Buying carbon offsets may ease eco-guilt but not global warming
Voluntary carbon offsets are a 'Wild West' market ripe for fraud, exaggeration, and poorly run projects that probably do little to ease global warming.
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Even offset providers acknowledge the industry is rife with abuses. “There’s a lot of bad stuff going around,” says Roger Ryall, who sells offsets to car dealerships in Canada. “There are guys out there planting grass and trying to sell offsets from it. You have to be careful.”Skip to next paragraph
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CALCULATE YOUR FOOTPRINT
Most offset sellers offer their products with an online sales pitch urging customers to “calculate your carbon footprint” with the site’s calculator and then to buy the equivalent amount of carbon dioxide emissions reductions. But results of those calculators vary widely, a study by Ms. Kollmuss at the Stockholm Environmental Institute found. Prices of carbon range from $1 to $47 a ton, according to Ecosystem Marketplace, which has done the only comprehensive financial study of voluntary offsets.
In answer to such complaints, some independent organizations – such as the Voluntary Carbon Standard, Plan Vivo, and Gold Standard – offer their seal of approval to projects. Offset providers say nervous customers should look for those certifications.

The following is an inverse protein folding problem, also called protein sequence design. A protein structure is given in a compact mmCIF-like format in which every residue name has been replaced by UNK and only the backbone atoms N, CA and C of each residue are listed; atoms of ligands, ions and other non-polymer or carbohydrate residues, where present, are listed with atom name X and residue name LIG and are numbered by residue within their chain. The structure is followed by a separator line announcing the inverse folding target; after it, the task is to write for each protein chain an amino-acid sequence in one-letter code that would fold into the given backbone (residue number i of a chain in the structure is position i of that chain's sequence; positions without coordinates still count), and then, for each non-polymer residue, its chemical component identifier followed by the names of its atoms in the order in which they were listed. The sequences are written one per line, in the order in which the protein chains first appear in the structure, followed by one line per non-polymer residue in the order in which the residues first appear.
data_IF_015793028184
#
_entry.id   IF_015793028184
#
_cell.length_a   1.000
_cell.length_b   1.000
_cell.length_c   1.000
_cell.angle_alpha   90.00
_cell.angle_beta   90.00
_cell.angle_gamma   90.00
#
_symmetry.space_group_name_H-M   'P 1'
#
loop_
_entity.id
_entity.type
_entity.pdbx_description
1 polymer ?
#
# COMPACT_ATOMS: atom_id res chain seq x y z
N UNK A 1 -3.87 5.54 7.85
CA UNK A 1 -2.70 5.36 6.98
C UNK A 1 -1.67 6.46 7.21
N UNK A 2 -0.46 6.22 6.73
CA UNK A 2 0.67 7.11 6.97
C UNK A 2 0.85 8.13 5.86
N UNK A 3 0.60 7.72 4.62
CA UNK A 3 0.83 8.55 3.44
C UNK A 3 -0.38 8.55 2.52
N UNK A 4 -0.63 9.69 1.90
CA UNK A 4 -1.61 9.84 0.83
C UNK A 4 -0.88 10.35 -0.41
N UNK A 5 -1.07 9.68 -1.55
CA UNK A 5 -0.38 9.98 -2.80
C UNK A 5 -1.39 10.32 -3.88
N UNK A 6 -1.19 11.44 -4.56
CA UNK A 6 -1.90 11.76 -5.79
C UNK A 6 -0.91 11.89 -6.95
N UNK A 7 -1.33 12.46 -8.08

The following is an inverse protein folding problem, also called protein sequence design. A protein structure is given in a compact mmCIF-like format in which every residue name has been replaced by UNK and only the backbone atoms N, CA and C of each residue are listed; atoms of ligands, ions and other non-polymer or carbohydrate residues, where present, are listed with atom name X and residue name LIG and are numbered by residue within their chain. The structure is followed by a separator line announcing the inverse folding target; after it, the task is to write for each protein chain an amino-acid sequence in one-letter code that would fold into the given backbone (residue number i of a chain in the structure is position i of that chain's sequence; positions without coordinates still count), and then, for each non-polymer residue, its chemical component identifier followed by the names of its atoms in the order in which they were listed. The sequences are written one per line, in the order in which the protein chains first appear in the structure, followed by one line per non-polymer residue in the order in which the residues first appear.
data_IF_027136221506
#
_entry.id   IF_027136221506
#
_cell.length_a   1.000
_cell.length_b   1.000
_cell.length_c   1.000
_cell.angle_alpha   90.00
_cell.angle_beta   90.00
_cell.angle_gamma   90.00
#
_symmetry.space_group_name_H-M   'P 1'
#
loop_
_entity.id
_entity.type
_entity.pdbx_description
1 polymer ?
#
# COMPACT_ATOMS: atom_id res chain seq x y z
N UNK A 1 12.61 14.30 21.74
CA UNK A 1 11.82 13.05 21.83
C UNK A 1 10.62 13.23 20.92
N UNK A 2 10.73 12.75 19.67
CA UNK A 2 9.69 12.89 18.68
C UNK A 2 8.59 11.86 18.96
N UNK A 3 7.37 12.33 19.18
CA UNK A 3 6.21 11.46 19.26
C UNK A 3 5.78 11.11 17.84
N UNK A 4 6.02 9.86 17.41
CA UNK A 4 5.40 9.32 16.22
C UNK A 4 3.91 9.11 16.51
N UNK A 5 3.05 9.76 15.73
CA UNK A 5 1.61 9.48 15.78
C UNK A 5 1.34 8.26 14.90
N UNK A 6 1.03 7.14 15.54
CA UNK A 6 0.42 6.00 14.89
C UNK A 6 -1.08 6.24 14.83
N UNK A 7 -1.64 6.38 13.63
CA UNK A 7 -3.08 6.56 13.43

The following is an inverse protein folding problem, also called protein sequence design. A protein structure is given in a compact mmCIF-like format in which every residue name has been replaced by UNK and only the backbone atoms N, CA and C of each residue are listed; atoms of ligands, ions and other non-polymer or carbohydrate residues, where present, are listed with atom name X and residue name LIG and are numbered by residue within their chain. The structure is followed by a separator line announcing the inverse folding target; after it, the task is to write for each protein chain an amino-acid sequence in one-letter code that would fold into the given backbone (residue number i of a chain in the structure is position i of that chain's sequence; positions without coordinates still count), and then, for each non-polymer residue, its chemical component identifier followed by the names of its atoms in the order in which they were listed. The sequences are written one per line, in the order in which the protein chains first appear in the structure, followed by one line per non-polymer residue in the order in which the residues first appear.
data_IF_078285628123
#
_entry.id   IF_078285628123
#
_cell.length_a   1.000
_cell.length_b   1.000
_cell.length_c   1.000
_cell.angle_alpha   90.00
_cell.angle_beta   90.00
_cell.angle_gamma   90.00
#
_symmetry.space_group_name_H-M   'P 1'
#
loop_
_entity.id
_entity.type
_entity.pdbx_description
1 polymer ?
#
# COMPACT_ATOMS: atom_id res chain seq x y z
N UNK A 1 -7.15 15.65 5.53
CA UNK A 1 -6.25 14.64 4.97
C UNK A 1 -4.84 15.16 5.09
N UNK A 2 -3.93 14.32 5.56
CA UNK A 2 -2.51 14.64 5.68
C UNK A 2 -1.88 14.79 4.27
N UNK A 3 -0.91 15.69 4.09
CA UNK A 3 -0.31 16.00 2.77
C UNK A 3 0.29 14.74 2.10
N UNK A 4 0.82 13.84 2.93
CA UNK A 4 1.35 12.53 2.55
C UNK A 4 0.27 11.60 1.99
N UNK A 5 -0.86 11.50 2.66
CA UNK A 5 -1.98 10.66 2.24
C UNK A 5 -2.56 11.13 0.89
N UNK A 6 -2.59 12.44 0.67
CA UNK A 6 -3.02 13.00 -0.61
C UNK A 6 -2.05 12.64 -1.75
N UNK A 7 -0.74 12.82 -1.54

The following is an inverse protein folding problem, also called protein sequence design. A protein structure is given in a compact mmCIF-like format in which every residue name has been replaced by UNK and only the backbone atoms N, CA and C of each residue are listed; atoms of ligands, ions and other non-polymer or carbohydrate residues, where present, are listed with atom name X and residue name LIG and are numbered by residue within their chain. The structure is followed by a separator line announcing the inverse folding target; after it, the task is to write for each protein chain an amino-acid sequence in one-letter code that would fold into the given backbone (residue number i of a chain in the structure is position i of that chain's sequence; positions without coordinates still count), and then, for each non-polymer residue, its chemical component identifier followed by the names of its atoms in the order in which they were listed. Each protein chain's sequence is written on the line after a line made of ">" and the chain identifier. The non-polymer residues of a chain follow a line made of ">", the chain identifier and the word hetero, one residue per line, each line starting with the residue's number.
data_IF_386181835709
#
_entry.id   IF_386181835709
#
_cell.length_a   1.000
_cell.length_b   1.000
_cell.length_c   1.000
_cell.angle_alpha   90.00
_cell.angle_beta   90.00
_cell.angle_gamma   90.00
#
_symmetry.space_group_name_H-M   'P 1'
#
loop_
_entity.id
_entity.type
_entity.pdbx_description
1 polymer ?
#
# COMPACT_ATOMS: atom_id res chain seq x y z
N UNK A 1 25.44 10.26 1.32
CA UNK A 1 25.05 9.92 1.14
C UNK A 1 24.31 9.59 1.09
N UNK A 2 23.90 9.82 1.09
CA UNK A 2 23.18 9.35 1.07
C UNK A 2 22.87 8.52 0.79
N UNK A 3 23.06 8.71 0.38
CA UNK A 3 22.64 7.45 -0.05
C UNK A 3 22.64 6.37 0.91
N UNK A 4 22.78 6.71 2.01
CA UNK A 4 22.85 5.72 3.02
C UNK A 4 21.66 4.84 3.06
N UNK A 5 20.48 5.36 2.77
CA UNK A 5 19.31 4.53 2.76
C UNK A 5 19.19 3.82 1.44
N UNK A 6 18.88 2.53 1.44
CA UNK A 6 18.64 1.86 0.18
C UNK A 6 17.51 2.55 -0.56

But the certifications remain voluntary, and the standards of the organizations vary – there were at least 17 of them in 2009. Many conduct only on-paper reviews of the offset projects, with no physical inspection of the project nor follow-up to see if the claimed reductions really occurred, Kollmuss says.
Nor is there regulatory verification of companies’ claims of certification. In its online brochure Silva Tree claims approval from the most widely known certification, Voluntary Carbon Standard (VCS), in labeling its Panama project a “VCS Carbon Offset.” Questioned about the claim, Silva Tree officials acknowledge they are not certified, but are in the process of applying, and anticipate selling offsets in the future. Other offset sellers use vague wording about “VCS standards” to imply certification they do not have. “Proving the legitimacy of carbon offset projects remains a major issue,” said a 2009 Ecosystem Marketplace report.
David Hales, who has represented the US in international environmental negotiations and now is president of College of the Atlantic in Bar Harbor, Maine, headed a 2008 effort of college presidents to draw up guidelines for offset purchases by colleges and universities. None of the certifications met the standards of his group.
“The market is dominated by junk,” Mr. Hales says. At his own college, he set students to the project of picking offsets to counteract emissions, and they found the effort a quagmire.
“It almost takes a full-time staff to determine exactly what you are getting. Even then, there is a range of uncertainties,” Hales says. “It’s truly a ‘buyer beware’ situation.
1. GLOBAL INVESTIGATION: Buying carbon offsets may ease eco-guilt but not global warming